African countries must take advantage of the opportunities presented by technological change to enhance competitiveness in the global landscape.
“This rests on our ability to adapt and to evolve. The growth of mobile money systems on the continent is an example of just how much technology can broaden access to markets, connect companies and support the growth of start-ups and small businesses,” said Finance Minister Tito Mboweni on Thursday.
He was speaking at the opening of a panel discussion titled: shaping inclusive growth and shared futures in the fourth industrial revolution at the 28th World Economic Forum on Africa (WEF Africa) held at the Cape Town International Convention Centre this week.
Mboweni opened the panel discussion on behalf of President Cyril Ramaphosa, who at the time was addressing thousands of women and some men who were protesting at Parliament against the abuse of women, rapes and murders.
Mboweni said it was important to ensure, as the continent took the quantum leap into the future, that society’s most marginalised were not left behind.
He said disruptive trends and technologies were changing the “way we live, the way we work and do business, and the way we govern”.
“We must respond with agility to craft a roadmap for navigating this new environment. We must ensure that our citizens are prepared, and, if necessary, that they are shielded from any adverse consequences [relating to the fourth industrial revolution],” he said.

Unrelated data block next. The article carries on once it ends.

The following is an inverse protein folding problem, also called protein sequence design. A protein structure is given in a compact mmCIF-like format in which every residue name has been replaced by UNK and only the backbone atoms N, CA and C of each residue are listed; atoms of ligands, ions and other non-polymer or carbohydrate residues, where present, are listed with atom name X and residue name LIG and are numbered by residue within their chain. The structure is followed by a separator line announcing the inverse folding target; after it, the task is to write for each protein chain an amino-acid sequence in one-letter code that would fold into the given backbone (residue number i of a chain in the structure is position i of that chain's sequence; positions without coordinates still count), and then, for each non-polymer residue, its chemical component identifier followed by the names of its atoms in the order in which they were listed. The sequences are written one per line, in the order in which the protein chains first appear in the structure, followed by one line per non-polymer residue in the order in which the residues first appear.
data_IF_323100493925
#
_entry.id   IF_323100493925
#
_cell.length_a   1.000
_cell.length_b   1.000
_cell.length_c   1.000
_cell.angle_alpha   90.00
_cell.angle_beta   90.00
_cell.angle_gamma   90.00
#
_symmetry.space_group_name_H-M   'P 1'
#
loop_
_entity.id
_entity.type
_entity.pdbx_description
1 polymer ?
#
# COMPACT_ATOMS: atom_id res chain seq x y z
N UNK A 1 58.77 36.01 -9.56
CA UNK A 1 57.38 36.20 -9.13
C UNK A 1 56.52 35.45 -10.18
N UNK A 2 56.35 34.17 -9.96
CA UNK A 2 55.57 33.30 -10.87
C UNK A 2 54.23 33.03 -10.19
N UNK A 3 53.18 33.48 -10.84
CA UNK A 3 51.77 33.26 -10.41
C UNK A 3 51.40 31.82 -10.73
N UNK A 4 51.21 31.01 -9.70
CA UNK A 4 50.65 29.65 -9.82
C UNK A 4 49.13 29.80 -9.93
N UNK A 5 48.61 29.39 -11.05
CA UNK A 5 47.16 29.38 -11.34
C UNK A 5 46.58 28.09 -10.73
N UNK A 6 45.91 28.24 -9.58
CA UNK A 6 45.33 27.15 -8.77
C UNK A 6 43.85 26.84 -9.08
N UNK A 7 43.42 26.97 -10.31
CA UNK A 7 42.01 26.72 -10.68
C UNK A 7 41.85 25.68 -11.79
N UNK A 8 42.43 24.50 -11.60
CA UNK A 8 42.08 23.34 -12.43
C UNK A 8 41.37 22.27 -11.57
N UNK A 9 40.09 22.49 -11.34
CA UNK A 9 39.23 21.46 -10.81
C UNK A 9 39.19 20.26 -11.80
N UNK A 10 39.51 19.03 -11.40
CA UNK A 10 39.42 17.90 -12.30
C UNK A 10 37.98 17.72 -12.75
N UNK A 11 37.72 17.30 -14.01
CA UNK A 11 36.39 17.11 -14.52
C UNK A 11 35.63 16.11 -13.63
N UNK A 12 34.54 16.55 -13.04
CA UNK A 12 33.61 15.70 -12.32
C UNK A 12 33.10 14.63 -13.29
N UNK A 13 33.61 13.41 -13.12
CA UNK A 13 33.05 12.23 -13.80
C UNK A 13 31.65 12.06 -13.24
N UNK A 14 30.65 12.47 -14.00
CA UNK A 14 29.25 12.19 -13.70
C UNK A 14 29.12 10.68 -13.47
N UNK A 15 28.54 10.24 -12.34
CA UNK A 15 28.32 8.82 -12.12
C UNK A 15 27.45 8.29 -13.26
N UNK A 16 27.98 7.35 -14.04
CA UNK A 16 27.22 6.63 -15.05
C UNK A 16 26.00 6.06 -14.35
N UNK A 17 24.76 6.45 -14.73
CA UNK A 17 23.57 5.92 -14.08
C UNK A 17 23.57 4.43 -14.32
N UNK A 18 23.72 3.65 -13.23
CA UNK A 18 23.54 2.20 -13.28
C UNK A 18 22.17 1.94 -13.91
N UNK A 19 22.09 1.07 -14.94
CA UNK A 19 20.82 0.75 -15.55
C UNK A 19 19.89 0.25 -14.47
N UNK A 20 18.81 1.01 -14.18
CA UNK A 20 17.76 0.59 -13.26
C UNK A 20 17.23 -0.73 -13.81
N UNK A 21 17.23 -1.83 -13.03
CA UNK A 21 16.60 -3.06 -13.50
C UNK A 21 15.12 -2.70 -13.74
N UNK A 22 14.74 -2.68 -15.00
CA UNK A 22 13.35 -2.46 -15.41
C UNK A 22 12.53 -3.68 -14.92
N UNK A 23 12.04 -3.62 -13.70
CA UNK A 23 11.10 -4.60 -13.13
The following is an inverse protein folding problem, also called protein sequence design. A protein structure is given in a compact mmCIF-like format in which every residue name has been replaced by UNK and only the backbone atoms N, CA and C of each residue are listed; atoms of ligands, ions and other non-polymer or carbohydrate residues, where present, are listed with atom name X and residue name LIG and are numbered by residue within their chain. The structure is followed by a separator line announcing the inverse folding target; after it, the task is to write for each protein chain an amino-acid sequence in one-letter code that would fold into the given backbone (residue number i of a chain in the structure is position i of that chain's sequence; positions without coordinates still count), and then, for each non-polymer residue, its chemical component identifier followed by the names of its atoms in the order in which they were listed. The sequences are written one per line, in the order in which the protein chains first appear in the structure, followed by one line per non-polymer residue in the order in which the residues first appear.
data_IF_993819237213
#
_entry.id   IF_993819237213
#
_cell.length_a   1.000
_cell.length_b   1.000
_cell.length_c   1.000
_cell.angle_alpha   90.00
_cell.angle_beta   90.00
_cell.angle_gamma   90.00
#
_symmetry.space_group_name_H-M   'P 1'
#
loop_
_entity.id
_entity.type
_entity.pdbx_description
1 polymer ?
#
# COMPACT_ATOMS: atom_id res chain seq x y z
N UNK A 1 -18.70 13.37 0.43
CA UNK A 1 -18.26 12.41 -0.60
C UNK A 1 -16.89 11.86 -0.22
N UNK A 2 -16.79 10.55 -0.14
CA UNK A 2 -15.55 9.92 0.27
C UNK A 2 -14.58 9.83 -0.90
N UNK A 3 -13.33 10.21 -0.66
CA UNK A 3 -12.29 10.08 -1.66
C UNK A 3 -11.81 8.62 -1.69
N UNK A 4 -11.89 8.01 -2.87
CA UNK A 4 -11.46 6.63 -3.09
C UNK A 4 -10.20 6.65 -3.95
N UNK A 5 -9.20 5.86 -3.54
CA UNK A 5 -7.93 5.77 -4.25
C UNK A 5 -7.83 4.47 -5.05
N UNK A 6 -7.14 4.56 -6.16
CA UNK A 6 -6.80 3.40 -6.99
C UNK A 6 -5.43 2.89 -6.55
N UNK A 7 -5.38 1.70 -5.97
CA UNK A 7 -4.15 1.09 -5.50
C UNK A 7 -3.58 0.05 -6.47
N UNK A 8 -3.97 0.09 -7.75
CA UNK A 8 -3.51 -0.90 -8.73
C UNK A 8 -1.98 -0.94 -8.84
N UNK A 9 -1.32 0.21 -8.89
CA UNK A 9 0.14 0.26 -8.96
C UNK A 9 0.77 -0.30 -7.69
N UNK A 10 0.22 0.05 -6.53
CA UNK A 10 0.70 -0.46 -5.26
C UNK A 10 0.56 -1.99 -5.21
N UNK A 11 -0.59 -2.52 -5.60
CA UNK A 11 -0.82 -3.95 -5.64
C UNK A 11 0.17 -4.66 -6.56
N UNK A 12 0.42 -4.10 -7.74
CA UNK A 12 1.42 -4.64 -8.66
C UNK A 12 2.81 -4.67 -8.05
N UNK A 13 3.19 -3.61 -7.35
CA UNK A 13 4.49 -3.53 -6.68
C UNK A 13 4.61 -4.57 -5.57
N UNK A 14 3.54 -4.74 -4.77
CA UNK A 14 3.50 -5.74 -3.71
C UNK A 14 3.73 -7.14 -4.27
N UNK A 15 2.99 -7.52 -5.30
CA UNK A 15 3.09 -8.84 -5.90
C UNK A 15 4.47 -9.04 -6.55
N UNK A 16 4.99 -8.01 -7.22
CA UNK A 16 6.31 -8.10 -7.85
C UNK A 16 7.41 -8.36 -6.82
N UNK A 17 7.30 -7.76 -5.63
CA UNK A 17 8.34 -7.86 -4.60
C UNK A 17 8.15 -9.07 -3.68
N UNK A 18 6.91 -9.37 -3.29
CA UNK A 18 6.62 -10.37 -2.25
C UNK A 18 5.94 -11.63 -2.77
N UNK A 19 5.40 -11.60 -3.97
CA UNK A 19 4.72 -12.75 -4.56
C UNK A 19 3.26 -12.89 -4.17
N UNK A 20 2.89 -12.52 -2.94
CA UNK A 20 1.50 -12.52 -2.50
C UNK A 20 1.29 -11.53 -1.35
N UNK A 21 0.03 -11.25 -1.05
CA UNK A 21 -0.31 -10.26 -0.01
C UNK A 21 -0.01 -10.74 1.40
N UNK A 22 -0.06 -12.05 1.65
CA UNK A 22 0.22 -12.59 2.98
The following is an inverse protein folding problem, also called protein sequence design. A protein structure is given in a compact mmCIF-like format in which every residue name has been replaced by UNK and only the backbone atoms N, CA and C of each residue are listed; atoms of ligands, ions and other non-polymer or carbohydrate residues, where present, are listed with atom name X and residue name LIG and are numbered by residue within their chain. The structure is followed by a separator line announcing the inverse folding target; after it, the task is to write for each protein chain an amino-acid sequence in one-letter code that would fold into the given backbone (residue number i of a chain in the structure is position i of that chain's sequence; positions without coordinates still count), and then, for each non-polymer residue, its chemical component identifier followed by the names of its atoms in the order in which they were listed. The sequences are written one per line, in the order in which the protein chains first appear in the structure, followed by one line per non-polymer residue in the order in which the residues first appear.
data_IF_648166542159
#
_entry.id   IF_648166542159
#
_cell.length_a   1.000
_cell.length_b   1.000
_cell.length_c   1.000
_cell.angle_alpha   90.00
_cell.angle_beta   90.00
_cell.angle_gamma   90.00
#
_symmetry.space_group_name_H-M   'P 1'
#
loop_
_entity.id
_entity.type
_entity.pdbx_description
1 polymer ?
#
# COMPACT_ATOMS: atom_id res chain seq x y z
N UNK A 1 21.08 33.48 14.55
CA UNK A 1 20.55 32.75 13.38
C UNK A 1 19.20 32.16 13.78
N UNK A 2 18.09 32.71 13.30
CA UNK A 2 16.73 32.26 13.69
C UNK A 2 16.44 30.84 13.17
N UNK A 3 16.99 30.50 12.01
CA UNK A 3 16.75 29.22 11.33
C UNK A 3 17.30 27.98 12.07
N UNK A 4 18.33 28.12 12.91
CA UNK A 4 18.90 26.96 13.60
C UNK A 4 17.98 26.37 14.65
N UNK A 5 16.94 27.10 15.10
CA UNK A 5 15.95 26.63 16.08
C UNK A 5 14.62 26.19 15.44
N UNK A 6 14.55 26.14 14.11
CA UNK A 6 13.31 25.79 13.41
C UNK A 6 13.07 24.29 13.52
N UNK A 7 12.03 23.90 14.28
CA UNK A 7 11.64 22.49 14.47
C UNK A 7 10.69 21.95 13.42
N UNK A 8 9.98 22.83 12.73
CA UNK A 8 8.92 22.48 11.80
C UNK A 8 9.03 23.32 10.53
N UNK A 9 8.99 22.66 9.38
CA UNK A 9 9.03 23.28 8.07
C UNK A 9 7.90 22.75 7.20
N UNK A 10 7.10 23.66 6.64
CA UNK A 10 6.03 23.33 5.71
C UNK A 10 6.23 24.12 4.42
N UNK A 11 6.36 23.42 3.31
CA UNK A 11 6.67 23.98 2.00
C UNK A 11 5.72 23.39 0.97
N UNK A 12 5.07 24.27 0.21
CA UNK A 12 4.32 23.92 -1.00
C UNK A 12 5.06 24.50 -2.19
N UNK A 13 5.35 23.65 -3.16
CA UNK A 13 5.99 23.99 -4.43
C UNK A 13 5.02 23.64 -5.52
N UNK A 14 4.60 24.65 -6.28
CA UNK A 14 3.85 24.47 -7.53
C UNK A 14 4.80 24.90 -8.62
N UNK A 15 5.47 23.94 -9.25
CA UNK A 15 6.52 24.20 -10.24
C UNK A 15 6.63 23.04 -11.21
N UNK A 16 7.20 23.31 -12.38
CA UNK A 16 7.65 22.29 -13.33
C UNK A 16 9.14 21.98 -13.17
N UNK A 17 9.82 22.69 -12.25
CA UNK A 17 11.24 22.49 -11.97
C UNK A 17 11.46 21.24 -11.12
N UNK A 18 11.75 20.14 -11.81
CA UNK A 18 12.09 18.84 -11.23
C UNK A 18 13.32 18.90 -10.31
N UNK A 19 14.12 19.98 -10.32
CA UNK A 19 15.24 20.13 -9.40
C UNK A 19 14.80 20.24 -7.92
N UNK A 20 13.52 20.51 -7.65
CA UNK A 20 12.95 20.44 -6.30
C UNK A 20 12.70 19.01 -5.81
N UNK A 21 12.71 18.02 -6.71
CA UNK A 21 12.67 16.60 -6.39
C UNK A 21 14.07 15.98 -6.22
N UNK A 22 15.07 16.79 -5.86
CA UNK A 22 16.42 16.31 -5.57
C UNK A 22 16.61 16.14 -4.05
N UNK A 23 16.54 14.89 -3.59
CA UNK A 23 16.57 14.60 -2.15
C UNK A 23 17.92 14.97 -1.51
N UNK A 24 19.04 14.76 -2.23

He said Africa was entering an era in which there were many unknowns, such as needing to prepare young people for jobs that hadn’t yet been created.
“We need to adopt incentive programmes for industries that may experience significant structural disruption in just a few years’ time.”
Despite entering an era in which many things were uncertain, he said that there was “much that we do know”.
“We know that the free flow of data is at the heart of this revolution. Consideration will, therefore, have to be given to privacy, data protection and intellectual property rights. We know that workforces in just about every industry will be impacted by automation, possibly resulting in downsizing and redundancies,” he said.
He said according to McKinsey, up to 375 million workers globally might have to change their occupational category and acquire new skills by 2030.
Employers, he said, would need to make substantial financial commitments to ongoing upskilling and reskilling in response to labour market needs.
“We need to stimulate entrepreneurial activity because many of the big conglomerates that are the lifeblood of the economies of today will be displaced by leaner and more adaptable small and medium-sized businesses Our response must be collaborative, multi-sectoral and inclusive.
“That is why we, as South Africa, are working with our neighbours to develop a continental strategy led by the African Telecommunications Union,” he said.